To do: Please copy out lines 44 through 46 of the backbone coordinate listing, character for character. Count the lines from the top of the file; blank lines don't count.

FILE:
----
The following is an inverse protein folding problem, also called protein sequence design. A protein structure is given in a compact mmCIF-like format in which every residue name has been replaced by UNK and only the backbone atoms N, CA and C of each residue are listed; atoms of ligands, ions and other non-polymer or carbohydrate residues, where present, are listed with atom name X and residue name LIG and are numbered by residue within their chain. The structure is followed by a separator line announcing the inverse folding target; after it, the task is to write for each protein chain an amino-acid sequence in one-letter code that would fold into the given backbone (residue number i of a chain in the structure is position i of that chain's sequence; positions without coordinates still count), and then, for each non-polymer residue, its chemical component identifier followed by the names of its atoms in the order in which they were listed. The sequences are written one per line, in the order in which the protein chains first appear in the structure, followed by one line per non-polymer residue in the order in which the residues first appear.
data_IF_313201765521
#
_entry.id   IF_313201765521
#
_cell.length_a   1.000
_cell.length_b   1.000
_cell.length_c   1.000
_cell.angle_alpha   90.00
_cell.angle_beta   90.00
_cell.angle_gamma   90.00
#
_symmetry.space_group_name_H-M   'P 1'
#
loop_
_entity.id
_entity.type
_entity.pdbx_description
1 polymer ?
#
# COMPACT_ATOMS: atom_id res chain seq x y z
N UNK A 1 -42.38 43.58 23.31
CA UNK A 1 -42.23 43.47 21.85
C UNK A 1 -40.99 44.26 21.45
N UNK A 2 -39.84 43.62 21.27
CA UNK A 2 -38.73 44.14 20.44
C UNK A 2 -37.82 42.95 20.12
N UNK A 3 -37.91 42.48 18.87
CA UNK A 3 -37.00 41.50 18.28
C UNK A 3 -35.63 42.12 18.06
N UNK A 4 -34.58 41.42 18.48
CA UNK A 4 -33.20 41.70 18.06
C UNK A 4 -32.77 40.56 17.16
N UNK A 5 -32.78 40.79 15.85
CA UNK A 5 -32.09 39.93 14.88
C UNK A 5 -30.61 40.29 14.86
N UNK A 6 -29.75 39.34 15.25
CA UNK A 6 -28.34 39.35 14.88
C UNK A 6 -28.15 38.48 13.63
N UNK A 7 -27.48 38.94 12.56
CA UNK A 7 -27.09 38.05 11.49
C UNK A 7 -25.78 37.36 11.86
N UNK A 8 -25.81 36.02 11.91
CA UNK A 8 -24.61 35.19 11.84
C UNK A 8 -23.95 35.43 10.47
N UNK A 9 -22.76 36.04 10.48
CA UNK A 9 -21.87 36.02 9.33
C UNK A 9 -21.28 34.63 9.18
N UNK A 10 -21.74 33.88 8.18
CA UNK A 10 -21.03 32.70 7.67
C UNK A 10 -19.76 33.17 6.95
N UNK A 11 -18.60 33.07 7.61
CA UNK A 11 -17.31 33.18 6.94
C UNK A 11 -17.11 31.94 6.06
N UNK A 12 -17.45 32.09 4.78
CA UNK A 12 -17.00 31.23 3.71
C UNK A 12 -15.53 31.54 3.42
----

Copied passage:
CA UNK A 8 -24.61 35.19 11.84
C UNK A 8 -23.95 35.43 10.47
N UNK A 9 -22.76 36.04 10.48